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On the court, a center is a necessity; on the bench, he's a
rarity. Only one current head coach--Dave Cowens of the
Hornets--was a full-time pivot during his playing days. "I don't
know why there are so few of us in coaching," says Cowens. "I
guess most centers are smart enough to know better."

Since 1977-78, only four centers--Cowens, Dan Issel (Nuggets),
Willis Reed (Nets) and Wes Unseld (Bullets)--have coached a full
season in the league. No center can be found in the top 20 on
the NBA's list of total games coached, and only Bill Russell,
who put together a 341-290 record in stints with Boston, Seattle
and Sacramento, ranks among the top 60 in victories. "Most
coaches in the NBA are former guards," says Reed, vice president
of player development and scouting for the Nets. "Guys who
handle the ball are used to running the team on the floor. So
it's more natural for them to become coaches."

Because the position requires highly specific skills and
training, a center often doesn't get the all-around instruction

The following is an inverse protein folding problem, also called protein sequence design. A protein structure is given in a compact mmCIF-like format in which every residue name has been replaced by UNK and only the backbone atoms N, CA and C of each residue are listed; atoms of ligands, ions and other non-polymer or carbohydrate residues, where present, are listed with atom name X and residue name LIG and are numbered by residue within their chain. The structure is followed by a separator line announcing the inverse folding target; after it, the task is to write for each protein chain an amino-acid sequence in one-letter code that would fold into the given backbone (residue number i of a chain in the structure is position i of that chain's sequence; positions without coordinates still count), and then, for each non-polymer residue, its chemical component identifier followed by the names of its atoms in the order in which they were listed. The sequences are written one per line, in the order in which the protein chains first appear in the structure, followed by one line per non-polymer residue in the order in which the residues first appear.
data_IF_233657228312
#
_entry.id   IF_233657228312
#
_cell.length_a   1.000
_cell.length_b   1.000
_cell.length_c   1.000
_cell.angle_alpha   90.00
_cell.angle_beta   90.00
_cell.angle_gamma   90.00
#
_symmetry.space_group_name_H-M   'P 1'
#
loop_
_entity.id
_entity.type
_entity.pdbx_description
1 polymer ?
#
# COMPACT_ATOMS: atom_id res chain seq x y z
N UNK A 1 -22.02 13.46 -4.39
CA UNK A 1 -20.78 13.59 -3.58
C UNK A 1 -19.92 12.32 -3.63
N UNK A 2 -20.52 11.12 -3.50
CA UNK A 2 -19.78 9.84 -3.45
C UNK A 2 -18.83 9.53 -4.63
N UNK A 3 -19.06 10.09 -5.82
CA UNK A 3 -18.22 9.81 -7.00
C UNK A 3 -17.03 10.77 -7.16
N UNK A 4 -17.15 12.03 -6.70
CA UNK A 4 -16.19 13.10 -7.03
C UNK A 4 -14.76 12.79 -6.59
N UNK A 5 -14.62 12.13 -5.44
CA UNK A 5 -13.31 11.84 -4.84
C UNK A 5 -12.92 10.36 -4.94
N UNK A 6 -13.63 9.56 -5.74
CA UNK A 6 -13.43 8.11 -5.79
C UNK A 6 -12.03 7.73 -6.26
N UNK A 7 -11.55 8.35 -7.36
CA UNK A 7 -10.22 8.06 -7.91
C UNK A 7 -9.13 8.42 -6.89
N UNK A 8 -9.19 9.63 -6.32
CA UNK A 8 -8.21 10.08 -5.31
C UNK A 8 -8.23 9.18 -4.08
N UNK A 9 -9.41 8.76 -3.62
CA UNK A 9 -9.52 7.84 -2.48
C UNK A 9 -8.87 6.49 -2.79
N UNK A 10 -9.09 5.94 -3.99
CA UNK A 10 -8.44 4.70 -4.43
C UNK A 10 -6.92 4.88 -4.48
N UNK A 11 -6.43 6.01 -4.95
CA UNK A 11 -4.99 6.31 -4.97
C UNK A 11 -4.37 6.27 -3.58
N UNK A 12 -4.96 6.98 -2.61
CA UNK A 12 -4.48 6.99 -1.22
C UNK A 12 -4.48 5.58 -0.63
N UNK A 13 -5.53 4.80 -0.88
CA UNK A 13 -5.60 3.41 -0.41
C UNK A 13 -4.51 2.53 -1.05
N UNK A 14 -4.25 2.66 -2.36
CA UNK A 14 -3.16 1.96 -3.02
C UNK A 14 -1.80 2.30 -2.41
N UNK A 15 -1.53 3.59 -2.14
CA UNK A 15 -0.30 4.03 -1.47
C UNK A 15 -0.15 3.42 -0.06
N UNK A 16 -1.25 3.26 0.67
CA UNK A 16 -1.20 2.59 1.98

he'll need to draw on as a coach. Cowens, who has guided the
Hornets to a surprising 29-19 record this season, believes the
dearth of clipboard-wielding ex-pivotmen might also be a
function of personality. "Centers are good guys," he says with a
chuckle. "We're not into control issues as much as those little

Then there's the following theory, offered by a perfectly
coiffed and fashionably attired coach who wishes to remain
anonymous. "The reason there are so few centers coaching in the
NBA?" this fellow said. "That's easy. Ever try to find a good
Armani suit in the big-and-tall shop?"


COLOR PHOTO: JIM GUND The only NBA coach who was a center, Cowens bends the ear of Muggsy Bogues. [Muggsy Bogues and Dave Cowens]